Published August 2, 2000 in the COLORADO REAL ESTATE JOURNAL
Square Footage Deceives the Eye?
by Warren Kieding
THREE OF THE MOST IMPORTANT TERMS in leasing office space today are usable square footage, rentable square footage, and common area factor. Together, they determine the amount of your monthly rent check. Unfortunately, these terms might also be the most misunderstood in commercial real estate. It's not sexy, but getting to the root of what they are, and what they mean plays heavily on the bottom line of interior space.
Useable Square Footage
In general, usable square footage is the space you and your coworkers actually inhabit. For smaller tenants, useable square footage is simply the area of the demised suite-your office--with no exclusions for recess entry/exit doors or structural columns. What that means in essence, is that the space is measured as if columns are not there. But restrooms and janitor closets, elevator lobbies and public corridors are there, and you pay a portion of the space they occupy with the other tenants who use them.
For full floor or multi-floor tenants, useable square footage is everything inside the glass line, including restrooms, janitor closets or mechanical and electrical rooms. Like small tenants, full-floor or multi-floor tenants also must pay a share of the building common areas not on their floor, such as the main building lobby.
How much do you need?
If you want to estimate how much useable square feet your operation may require, there is a basic formula to follow: add up the total of the net size of all of your offices, open workstations and any other rooms within the space, then multiply that figure by 1.4. The 1.4 represents a 40% add-on for circulation, or shared space within the office, like corridors, and aisleways, for example. If you're a full-floor tenant add another five to eight percent for restrooms etc. to determine what size floor you really need. It's pretty straightforward.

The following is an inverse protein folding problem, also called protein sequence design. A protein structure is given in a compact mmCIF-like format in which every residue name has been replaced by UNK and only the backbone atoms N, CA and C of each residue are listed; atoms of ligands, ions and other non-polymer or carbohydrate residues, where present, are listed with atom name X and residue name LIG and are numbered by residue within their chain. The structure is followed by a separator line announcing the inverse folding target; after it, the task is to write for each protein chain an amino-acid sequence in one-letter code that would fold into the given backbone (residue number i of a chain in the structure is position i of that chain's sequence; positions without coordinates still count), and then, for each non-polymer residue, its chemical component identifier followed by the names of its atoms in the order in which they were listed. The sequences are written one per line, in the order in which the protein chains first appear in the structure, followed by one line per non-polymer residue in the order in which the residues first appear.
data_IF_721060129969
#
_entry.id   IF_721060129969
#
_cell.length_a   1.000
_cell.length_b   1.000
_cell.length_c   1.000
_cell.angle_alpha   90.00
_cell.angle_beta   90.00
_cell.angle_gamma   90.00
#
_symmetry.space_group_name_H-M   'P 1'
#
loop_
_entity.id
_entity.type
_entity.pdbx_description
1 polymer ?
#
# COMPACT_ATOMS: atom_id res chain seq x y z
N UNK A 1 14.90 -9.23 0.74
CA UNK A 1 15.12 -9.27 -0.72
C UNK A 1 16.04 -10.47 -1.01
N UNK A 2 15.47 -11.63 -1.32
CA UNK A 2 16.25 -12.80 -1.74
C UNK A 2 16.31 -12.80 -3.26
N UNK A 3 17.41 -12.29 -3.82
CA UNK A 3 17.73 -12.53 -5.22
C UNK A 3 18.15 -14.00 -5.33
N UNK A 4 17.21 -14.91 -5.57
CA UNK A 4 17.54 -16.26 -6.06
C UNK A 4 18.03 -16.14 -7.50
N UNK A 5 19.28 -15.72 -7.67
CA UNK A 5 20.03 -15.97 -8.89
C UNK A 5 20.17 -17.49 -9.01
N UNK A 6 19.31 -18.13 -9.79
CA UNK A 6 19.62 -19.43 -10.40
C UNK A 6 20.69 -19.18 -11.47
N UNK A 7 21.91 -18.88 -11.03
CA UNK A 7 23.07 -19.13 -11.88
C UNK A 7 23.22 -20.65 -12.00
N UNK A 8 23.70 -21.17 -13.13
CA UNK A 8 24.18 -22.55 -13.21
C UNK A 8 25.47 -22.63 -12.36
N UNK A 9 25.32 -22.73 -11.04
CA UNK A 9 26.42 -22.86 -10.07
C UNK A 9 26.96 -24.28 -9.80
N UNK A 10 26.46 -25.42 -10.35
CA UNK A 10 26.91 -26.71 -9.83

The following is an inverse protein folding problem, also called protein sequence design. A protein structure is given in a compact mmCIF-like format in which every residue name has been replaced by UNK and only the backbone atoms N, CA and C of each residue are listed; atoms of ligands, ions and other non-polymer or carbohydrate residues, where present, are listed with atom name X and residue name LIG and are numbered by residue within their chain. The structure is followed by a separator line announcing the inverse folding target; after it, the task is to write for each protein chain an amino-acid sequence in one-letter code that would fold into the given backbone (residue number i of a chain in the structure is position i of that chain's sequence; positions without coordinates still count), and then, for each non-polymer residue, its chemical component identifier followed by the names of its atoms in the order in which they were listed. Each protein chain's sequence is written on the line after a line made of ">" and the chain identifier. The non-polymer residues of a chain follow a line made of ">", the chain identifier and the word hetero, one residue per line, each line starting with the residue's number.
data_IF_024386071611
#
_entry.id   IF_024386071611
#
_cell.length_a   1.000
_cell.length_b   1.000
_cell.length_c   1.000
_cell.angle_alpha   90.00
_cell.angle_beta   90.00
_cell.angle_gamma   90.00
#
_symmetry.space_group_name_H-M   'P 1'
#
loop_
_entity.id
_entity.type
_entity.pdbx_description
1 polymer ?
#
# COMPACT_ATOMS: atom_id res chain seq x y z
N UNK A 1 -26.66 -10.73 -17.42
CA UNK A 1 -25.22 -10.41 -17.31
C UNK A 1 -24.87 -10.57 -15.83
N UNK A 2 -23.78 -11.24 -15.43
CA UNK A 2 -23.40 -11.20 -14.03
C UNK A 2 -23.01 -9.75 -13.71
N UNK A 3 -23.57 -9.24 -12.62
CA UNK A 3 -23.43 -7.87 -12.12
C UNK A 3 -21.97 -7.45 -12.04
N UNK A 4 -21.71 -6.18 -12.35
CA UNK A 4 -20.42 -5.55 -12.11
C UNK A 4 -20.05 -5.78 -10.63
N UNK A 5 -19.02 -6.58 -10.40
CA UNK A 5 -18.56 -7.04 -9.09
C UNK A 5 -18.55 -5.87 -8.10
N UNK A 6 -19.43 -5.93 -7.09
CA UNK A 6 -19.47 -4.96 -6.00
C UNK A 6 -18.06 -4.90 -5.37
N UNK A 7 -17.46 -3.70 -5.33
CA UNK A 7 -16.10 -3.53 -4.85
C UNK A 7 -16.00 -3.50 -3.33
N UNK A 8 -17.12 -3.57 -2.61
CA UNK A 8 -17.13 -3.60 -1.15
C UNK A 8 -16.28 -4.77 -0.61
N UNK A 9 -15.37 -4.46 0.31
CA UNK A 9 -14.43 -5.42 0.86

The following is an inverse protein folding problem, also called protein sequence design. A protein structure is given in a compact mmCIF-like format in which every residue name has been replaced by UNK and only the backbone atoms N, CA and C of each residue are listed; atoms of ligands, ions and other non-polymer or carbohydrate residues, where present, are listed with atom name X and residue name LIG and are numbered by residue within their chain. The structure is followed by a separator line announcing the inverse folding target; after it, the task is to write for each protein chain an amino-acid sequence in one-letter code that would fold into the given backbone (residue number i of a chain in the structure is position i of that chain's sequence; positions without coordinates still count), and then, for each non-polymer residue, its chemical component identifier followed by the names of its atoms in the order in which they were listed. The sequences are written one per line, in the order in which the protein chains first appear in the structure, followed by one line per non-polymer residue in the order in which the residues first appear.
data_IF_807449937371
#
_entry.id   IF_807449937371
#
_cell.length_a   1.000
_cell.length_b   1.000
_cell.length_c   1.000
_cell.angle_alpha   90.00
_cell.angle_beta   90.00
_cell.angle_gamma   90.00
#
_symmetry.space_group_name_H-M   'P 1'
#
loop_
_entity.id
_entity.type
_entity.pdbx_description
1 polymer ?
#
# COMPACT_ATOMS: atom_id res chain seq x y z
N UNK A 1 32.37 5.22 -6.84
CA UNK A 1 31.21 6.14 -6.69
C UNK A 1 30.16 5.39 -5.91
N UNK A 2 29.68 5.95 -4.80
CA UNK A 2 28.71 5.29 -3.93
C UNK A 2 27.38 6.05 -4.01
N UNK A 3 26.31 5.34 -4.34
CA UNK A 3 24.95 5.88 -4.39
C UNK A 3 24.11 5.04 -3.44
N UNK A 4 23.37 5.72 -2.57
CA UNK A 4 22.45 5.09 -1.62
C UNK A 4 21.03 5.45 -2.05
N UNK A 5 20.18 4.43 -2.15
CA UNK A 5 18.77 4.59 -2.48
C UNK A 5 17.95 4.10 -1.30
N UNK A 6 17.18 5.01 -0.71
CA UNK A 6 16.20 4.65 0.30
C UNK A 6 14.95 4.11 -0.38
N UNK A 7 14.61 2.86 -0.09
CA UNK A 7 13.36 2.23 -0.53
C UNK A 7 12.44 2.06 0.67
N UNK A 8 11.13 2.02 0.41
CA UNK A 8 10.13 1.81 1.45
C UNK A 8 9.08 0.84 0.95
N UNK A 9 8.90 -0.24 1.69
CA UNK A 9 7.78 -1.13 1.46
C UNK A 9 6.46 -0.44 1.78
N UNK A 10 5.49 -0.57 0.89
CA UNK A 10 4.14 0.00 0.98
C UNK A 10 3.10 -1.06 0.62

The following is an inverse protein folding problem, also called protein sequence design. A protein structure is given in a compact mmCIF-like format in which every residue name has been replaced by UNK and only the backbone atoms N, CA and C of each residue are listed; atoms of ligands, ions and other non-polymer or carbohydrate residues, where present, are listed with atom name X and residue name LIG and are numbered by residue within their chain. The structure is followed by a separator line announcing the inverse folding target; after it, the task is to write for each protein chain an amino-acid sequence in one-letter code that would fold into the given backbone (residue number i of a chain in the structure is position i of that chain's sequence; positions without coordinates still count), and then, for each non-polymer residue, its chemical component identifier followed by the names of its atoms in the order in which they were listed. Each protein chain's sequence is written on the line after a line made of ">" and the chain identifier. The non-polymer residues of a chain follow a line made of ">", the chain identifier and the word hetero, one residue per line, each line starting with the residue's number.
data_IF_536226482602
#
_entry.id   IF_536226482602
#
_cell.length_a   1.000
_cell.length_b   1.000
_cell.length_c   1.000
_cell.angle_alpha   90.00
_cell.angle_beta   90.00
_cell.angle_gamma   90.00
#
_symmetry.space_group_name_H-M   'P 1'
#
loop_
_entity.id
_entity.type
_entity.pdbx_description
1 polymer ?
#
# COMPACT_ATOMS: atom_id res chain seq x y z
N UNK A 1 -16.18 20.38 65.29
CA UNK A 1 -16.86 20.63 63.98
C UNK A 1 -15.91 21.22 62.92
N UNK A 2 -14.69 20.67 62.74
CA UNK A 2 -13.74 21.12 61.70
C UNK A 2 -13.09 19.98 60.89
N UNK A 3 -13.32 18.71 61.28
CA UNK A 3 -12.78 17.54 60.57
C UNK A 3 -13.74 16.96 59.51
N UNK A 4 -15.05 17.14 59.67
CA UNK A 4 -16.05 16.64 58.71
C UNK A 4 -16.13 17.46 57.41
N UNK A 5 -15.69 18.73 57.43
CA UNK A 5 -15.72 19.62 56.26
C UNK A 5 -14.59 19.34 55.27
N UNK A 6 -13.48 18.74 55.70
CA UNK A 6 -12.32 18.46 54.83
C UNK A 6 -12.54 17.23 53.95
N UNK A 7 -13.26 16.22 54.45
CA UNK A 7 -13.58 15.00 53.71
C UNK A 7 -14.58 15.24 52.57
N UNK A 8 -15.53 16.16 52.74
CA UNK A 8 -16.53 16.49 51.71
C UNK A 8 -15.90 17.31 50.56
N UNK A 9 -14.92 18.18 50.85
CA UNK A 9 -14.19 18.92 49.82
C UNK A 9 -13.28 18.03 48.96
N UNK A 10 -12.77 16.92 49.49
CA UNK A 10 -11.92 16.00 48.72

For example, a 10 x 12-foot office equals 120 net square feet. Multiply that by a circulation factor of 1.4 and the result is 168 usable square feet.
The Common Area Factor
The common area factor is a number which refers to shared spaces on a single floor, and within a building in its entirety. These spaces as previously mentioned can be a pro-rata share of tenant common areas such as restrooms and elevator lobbies, or main building lobbies and amenities which all tenants of the building use.
The Floor Common Factor refers to tenant common areas on that floor only, and although the number varies from building to building, it is generally near eight percent of the floor for a factor of 1.08.
The Building Common Factor refers to common areas for all the tenants in the building, and can range from six to eight percent. Common area factors determine the actual square footage for which a tenant will pay rent.
Rentable Square Footage
Simply stated, rentable square footage is the area of the enclosed interior space of the building other than holes in the floor, such as stairwells, and elevator and mechanical duct space. If it's floor that you can stand on, you pay for it, because it is rentable space. That includes restrooms, janitor closets, electrical and telephone rooms, etc. What you pay for then-your rent--is the rentable square footage times the lease rate per square foot.
To calculate rentable square footage for a small (less than full-floor) tenant, first multiply the usable square footage by the floor common factor, then multiply that result by the building common factor.
Similarly, a full- or multi-floor tenant would multiply its full-floor usable by the building common factor because of the extra shared amenities and lobby space. So, that 10 x 12-foot, 120 square foot office which has since grown from 168 usable square feet to 181 rentable square feet must also be multiplied by let's say another 1.08 (between 6 and 10 percent) building common factor. The result is 195 rentable square feet.
The Bottom Line
The numbers can be confusing, but should not be overwhelming. First, don't underestimate just how much space you, as the tenant may need to rent. In our simplified example, we illustrated how a 120 square foot office grew to 195 rentable square feet after three layers of circulation and common factors.
Second, all offices leases should contain specific definitions as to how the rentable square footage is determined. The current BOMA (Building Owners and Managers) standard is the most widely accepted, but more than a few tenants have gotten sticker shock because their leases lacked clarity about what was being measured, and what was being paid for. Even a few missed square feet here and there over a five or ten-year lease could mean tens of thousands of dollars spent literally on nothing.